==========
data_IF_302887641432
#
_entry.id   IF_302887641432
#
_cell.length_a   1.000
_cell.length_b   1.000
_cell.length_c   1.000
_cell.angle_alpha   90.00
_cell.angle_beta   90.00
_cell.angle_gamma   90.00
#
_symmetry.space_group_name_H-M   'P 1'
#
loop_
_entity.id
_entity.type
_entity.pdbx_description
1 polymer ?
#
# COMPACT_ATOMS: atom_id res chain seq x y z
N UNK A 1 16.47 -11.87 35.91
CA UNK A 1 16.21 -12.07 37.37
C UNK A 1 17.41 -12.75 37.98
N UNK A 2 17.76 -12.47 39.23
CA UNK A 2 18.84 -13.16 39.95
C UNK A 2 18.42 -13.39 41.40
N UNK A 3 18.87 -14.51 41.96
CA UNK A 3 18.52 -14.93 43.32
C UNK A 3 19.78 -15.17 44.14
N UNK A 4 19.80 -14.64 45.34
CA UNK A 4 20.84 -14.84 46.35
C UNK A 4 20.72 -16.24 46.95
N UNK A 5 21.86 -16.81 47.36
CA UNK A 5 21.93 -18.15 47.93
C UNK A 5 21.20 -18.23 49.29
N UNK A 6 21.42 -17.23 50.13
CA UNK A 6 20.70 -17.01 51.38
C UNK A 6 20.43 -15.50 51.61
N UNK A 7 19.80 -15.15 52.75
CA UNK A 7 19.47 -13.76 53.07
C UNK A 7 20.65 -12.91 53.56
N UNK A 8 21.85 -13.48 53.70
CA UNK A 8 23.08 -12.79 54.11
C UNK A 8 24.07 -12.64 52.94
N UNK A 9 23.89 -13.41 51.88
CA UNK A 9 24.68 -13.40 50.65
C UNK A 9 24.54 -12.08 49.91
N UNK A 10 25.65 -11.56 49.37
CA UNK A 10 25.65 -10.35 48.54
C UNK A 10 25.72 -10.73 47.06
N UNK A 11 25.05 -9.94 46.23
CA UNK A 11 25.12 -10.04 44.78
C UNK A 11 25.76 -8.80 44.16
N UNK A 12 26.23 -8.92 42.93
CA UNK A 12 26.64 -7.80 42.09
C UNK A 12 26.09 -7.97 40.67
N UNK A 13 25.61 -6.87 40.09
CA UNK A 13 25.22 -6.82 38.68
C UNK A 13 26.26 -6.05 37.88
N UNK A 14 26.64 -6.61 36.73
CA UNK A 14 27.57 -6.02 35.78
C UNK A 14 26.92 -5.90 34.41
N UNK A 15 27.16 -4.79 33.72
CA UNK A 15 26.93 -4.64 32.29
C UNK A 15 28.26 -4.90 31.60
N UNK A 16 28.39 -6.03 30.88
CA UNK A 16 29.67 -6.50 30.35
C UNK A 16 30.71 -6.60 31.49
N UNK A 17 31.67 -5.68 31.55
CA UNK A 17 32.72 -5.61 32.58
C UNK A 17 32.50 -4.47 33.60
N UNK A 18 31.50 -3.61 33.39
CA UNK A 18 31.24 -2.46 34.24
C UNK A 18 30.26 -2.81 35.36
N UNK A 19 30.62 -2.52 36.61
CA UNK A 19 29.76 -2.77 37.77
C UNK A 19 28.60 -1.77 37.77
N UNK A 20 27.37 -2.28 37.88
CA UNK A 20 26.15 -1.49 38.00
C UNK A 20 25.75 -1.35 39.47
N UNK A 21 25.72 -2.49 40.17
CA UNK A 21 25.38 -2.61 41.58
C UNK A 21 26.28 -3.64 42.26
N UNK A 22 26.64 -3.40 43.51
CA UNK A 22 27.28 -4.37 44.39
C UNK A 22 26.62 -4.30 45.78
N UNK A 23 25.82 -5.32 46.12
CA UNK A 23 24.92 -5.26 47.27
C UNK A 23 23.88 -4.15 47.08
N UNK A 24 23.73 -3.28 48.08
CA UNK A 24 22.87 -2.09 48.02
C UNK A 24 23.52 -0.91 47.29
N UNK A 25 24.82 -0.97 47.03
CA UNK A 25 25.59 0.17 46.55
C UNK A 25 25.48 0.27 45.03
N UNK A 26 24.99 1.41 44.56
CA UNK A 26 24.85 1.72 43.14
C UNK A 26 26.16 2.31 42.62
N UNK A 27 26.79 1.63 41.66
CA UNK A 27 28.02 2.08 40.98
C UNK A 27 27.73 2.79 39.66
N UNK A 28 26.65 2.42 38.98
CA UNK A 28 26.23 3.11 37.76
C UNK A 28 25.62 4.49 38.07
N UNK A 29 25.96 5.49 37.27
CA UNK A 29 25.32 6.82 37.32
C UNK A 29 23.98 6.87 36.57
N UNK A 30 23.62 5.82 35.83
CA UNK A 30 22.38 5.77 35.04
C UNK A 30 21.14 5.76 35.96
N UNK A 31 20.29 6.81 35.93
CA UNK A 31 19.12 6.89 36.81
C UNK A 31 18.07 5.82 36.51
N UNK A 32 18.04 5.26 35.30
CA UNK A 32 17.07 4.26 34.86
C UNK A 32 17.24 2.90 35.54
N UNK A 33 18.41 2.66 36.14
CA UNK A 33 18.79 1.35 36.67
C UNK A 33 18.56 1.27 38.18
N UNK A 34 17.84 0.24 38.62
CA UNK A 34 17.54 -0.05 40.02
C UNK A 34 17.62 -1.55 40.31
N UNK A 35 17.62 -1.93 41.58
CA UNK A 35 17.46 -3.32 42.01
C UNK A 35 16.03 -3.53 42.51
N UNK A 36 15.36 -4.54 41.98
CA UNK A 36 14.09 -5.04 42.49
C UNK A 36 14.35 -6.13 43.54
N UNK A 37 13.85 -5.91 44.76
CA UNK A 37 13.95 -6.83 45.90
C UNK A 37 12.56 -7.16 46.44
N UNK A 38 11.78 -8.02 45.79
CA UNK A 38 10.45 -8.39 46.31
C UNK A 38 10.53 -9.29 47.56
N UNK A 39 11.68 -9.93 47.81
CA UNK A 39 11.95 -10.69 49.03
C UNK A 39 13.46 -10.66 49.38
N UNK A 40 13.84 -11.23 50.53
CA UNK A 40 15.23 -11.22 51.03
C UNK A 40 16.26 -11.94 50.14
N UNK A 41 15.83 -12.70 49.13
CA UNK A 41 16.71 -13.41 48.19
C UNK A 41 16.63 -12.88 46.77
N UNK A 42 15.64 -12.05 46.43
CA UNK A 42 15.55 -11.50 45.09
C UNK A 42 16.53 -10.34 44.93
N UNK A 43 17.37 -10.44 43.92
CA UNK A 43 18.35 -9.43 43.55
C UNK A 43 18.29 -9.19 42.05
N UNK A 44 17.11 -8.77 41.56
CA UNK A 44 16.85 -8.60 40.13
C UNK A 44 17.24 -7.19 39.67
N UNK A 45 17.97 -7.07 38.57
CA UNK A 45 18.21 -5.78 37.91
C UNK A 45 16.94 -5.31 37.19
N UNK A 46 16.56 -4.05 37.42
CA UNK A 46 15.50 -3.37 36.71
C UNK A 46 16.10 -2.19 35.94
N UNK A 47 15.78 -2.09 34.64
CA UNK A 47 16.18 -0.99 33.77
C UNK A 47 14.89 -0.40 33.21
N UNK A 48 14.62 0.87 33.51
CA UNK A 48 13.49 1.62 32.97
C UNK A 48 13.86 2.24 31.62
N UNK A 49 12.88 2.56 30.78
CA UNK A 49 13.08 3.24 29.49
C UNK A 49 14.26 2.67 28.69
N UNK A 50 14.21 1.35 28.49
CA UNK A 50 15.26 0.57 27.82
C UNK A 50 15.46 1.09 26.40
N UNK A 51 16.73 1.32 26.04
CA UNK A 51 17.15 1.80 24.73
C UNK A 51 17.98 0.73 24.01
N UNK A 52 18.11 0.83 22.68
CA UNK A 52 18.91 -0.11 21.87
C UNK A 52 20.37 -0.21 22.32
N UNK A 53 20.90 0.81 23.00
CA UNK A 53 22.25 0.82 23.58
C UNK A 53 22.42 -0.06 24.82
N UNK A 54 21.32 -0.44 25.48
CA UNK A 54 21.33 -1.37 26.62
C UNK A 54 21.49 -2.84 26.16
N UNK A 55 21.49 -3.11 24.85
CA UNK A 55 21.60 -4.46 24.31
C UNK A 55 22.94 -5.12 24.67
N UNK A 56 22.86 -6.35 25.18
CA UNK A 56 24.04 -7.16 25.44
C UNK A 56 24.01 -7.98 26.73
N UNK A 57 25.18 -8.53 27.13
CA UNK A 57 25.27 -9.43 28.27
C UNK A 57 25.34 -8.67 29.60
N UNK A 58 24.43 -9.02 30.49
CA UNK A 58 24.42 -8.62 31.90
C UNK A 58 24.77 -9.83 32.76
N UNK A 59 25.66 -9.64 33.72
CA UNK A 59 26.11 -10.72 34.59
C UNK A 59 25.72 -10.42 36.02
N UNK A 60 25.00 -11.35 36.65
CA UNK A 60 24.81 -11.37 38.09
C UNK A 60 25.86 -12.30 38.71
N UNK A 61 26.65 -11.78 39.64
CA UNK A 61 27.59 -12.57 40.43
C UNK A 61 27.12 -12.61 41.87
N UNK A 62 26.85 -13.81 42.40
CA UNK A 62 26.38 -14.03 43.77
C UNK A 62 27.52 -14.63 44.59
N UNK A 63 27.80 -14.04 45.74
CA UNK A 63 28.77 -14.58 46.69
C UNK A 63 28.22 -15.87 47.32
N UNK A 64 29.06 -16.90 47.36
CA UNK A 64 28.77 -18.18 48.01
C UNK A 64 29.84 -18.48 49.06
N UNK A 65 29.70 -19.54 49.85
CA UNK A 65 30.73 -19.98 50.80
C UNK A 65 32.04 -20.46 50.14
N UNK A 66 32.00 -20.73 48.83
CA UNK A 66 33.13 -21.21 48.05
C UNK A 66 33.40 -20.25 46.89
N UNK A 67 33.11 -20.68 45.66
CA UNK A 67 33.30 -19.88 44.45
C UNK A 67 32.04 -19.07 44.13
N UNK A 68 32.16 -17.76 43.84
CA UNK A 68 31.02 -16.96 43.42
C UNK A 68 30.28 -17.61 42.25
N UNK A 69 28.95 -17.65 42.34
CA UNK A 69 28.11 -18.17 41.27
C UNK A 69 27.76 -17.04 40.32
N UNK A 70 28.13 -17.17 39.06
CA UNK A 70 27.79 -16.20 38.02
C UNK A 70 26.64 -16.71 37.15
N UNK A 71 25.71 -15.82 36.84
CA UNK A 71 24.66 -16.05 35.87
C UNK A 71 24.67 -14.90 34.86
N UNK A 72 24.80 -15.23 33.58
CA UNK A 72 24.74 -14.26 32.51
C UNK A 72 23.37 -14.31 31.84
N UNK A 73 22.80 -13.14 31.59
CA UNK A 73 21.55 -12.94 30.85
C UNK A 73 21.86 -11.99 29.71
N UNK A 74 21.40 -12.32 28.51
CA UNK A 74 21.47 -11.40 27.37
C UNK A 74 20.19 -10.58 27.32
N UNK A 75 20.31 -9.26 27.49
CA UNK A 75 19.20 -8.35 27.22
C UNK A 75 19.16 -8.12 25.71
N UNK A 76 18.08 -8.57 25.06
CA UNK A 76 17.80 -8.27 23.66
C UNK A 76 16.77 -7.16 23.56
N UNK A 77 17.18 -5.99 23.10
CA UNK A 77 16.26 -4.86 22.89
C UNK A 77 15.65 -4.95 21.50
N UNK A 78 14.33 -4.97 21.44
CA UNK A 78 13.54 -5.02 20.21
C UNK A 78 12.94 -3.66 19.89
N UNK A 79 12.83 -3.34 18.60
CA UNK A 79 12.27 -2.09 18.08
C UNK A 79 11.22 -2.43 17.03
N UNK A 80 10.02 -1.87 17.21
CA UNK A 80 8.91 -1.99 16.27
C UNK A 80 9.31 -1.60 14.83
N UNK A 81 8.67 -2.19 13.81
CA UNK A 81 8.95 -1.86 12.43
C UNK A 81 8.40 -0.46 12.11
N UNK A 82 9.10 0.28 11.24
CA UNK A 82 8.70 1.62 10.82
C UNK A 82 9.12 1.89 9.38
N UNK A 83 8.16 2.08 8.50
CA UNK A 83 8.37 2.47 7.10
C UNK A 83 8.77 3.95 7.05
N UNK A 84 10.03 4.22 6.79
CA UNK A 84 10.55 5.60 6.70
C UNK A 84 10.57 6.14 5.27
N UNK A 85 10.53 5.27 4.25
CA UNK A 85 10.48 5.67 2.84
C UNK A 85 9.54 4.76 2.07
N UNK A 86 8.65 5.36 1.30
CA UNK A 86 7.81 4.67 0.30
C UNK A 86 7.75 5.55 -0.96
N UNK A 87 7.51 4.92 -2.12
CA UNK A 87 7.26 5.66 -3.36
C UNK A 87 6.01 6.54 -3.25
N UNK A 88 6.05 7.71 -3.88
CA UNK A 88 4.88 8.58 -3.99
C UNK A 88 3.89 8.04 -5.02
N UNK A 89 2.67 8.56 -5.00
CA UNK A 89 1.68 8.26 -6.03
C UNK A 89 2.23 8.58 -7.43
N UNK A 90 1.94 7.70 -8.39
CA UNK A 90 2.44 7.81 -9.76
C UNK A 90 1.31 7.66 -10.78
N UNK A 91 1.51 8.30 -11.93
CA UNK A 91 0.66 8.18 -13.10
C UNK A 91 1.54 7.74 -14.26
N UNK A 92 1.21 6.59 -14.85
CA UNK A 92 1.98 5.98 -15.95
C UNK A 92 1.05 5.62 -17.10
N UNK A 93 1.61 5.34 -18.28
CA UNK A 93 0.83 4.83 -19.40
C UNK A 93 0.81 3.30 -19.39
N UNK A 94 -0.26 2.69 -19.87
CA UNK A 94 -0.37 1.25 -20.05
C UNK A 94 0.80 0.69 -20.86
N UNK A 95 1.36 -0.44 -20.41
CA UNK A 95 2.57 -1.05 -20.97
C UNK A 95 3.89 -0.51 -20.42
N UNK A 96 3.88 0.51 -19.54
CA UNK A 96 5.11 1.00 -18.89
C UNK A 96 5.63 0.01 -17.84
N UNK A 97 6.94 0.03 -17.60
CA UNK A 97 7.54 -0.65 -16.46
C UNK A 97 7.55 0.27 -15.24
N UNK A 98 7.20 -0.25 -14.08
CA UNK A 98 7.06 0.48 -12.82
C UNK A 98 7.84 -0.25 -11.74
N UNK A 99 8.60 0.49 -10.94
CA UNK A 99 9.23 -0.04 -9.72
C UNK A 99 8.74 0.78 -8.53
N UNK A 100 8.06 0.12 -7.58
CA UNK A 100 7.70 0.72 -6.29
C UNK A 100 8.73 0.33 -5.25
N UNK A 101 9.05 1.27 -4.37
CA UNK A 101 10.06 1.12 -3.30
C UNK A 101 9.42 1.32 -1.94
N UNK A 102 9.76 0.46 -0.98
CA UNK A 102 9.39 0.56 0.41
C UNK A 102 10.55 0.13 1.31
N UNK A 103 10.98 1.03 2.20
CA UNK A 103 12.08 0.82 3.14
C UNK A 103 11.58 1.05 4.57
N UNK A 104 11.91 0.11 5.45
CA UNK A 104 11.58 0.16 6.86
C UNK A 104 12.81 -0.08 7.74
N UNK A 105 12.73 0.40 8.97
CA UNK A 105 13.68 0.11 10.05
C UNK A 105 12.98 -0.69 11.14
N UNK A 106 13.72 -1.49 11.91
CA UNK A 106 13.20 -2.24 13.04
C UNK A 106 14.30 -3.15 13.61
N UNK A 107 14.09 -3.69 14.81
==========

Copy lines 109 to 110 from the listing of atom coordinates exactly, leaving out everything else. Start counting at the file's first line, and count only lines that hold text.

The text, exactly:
CA UNK A 30 22.38 5.77 35.04
C UNK A 30 21.14 5.76 35.96